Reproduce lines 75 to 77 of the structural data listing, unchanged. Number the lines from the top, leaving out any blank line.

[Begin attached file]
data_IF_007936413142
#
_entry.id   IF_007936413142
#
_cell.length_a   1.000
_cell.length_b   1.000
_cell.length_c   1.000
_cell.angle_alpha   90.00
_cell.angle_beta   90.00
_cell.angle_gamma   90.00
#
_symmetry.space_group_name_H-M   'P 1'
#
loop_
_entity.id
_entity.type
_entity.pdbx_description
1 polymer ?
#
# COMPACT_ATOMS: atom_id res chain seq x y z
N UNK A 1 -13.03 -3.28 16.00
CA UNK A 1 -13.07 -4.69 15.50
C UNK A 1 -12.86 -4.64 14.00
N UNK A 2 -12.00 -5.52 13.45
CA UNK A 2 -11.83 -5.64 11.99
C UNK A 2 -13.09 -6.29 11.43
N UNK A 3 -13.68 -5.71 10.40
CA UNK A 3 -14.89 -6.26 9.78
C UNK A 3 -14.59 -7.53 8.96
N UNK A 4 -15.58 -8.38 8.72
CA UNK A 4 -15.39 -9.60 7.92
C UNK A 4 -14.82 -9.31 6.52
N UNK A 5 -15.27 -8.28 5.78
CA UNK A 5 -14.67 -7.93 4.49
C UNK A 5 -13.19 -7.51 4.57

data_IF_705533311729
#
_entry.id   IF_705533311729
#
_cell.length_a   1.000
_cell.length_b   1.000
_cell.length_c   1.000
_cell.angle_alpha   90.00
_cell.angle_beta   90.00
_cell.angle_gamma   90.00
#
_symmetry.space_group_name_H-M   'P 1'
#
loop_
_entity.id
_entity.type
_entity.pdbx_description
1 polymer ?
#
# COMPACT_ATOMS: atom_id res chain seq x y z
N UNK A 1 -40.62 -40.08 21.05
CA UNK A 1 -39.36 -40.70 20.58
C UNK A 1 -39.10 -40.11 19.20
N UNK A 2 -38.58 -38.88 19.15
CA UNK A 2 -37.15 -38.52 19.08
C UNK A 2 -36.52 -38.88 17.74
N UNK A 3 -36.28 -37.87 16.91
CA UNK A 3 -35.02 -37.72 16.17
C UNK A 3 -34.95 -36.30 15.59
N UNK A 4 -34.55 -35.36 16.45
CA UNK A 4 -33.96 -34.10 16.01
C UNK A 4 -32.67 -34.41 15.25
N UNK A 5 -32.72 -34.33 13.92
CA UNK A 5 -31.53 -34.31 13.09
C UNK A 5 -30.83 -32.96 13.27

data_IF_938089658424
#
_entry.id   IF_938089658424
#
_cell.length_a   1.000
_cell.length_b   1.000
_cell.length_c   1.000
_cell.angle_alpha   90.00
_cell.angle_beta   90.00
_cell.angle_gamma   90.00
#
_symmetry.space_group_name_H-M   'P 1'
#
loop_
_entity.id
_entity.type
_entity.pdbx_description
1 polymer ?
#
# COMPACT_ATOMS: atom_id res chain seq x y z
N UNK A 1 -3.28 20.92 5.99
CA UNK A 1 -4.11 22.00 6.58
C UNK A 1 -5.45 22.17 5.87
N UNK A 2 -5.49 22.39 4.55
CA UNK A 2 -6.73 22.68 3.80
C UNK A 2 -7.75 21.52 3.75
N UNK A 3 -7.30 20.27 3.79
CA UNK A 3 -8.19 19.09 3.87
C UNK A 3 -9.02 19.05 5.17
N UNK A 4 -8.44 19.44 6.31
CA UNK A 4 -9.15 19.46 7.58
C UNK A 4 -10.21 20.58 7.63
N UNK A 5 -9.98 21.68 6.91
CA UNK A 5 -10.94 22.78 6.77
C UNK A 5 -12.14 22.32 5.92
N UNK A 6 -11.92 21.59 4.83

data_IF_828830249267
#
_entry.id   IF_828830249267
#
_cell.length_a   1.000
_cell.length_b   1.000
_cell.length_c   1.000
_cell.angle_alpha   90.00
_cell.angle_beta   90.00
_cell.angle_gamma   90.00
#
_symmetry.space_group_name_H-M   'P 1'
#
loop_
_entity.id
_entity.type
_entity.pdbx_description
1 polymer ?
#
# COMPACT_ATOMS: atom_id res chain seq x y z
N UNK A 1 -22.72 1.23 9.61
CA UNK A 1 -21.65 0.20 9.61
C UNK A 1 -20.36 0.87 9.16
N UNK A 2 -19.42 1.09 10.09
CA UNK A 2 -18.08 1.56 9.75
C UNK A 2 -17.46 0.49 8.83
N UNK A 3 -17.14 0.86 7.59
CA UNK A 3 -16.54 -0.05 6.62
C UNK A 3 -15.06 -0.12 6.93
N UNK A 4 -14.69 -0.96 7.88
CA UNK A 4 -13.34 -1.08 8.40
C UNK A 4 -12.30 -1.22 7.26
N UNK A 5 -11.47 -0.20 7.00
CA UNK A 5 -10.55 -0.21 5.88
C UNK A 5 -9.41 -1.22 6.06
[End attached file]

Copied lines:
_cell.length_a   1.000
_cell.length_b   1.000
_cell.length_c   1.000